Savings Bond Alert #029
Tuesday, April 17th, 2007
Categorized as: Savings Bond Alerts
Next I bond inflation component will be 2.42%
The next I bond inflation component will be 2.42%, down from the current 3.10%. The component is based on the difference between the Consumer Price Index in September (202.9) and March (205.352). The March CPI was released this morning.
To determine what your own I bonds will earn during their next six-month rate period, you have to add their fixed base-rate to 2.42%. The fixed-base rate for your I bonds can be anywhere between 1.0% and 3.6%, depending on when the I bond was issued.
Moreover, keep in mind that the new interest rate for your I bonds will not necessarily begin on May 1. Instead, new rate periods begin every six months starting with the month in which your I bond was issued. So, for example, an I bond issued in July begins new rate periods in July and January.
Because the Treasury doesn’t have public criteria for setting the fixed base-rate for new I bonds, it’s impossible to predict what the next I bond fixed-base rate will be. If the Treasury keeps the current fixed base-rate of 1.4%, new I bonds would have a composite rate of 3.84%.
However, we can guess that the Treasury will look at the current rate for Treasury Inflation Protected Securities (TIPS). Right now, those rates are about 15 basis points lower than when the 1.4% base rate was set on November 1, indicating we might see a base rate of 1.2% or 1.3%. However, TIPS rates have been headed up the last three weeks and could make up the 15 basis points by May 1.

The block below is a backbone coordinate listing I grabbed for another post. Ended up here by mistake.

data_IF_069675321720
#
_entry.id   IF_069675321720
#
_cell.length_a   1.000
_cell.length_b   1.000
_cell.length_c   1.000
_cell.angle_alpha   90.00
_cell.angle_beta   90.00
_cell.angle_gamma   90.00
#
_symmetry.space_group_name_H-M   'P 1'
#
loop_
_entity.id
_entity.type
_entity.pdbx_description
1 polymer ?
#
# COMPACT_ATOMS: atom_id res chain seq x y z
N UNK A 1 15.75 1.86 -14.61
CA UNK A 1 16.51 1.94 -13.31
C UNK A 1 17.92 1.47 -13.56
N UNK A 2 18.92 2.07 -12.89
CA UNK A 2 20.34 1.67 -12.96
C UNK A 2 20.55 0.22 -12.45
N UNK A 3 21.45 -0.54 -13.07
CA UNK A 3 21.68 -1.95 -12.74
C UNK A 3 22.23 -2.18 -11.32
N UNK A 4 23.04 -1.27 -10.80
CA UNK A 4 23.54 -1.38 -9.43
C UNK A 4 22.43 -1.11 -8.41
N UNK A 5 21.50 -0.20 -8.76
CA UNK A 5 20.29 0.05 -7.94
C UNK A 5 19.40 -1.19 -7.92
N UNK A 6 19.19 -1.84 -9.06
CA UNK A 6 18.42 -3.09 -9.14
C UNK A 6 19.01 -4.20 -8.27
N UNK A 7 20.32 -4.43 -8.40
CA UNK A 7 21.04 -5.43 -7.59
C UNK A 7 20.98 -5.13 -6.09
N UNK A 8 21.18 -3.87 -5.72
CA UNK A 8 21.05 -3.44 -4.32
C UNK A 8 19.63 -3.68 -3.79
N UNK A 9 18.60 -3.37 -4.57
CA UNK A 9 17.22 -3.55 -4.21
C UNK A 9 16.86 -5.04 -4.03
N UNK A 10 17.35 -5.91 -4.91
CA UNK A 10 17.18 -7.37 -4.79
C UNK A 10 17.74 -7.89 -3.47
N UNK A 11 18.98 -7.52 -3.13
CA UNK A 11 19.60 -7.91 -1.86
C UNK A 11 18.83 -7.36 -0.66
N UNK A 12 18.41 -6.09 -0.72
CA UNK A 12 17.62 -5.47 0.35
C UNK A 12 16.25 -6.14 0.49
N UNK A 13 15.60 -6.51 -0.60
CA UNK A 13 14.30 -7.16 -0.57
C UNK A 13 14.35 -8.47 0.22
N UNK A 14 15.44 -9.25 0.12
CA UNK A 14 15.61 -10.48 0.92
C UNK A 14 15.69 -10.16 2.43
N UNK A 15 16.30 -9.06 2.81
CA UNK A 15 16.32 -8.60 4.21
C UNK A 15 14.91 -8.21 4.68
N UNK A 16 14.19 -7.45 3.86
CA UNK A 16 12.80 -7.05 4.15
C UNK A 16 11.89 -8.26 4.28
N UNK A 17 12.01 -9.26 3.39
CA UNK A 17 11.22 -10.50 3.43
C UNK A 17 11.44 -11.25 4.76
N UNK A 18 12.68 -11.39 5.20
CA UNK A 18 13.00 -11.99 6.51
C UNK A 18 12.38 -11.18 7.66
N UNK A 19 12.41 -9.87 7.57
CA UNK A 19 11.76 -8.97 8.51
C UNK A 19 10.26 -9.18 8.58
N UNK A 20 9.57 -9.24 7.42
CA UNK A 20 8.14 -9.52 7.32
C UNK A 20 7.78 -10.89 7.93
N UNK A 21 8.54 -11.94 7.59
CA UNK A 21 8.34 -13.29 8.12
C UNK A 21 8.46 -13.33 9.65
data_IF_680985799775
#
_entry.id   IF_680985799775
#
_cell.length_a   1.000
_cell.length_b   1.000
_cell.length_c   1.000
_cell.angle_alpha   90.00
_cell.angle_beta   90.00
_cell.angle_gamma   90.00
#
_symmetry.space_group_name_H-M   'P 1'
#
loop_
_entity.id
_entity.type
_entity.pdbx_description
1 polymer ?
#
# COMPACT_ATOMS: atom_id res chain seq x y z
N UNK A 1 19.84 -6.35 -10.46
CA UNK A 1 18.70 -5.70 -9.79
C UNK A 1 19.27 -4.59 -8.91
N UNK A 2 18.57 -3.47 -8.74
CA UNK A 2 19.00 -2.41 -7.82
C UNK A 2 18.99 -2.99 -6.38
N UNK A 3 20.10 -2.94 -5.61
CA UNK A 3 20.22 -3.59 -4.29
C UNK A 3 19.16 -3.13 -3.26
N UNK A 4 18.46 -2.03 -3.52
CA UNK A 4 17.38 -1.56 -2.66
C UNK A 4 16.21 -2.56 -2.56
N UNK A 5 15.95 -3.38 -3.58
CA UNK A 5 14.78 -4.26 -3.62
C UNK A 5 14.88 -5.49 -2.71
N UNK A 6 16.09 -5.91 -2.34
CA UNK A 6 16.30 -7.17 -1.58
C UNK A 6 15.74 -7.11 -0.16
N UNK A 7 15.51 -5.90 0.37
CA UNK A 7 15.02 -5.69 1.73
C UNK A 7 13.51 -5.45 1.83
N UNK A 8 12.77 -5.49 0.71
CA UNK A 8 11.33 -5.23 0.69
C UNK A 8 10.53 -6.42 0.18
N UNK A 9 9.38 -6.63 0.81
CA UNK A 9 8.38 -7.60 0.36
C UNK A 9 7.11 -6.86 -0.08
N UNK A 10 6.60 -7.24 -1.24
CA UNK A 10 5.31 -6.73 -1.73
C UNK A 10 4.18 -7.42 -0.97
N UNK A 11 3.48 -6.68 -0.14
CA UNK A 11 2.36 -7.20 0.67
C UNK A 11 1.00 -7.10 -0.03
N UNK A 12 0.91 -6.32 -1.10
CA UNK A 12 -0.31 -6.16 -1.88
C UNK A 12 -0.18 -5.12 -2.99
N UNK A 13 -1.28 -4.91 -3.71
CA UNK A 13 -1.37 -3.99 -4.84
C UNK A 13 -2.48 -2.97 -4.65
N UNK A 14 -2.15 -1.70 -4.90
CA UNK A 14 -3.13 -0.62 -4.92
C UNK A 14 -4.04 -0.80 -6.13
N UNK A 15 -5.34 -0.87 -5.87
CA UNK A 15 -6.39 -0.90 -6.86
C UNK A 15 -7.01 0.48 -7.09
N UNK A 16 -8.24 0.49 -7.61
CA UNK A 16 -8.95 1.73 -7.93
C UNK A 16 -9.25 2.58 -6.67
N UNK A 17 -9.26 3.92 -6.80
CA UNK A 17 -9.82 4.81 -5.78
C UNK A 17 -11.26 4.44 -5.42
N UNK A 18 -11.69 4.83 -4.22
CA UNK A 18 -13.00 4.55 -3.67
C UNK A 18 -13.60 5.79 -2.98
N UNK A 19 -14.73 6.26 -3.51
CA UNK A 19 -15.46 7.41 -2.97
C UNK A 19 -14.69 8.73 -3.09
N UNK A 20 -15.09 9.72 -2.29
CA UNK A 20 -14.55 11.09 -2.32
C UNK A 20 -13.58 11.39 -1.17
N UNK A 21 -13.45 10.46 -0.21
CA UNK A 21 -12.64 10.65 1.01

We can also guess that the Treasury looks at competitive investments, such as bank CDs. CD rates have been declining since last summer, but are still generally in the 4.75% to 5+% range, making a 3.84% I bond uncompetitive. You can follow average CD rates on our web site.
Of course I bonds have advantages that CDs lack, including inflation protection, tax deferral, exemption from state and local income taxes, and a fixed base-rate that’s locked in for 30 years, so you should expect Savings Bonds to have a somewhat lower rate than CDs, but a whole percentage point is a lot.
A final factor is that new investments in Savings Bonds haven’t recovered from the 20-year lows reached last summer. Although Savings Bonds cover a very small proportion of the national debt, they are a visible component of that debt. The Treasury has to have some concern that if it sets the fixed base-rate too low, the extrememly low levels of investment in Savings Bonds will continue.
Other stories on the Savings Bond Advisor web site in the last month include: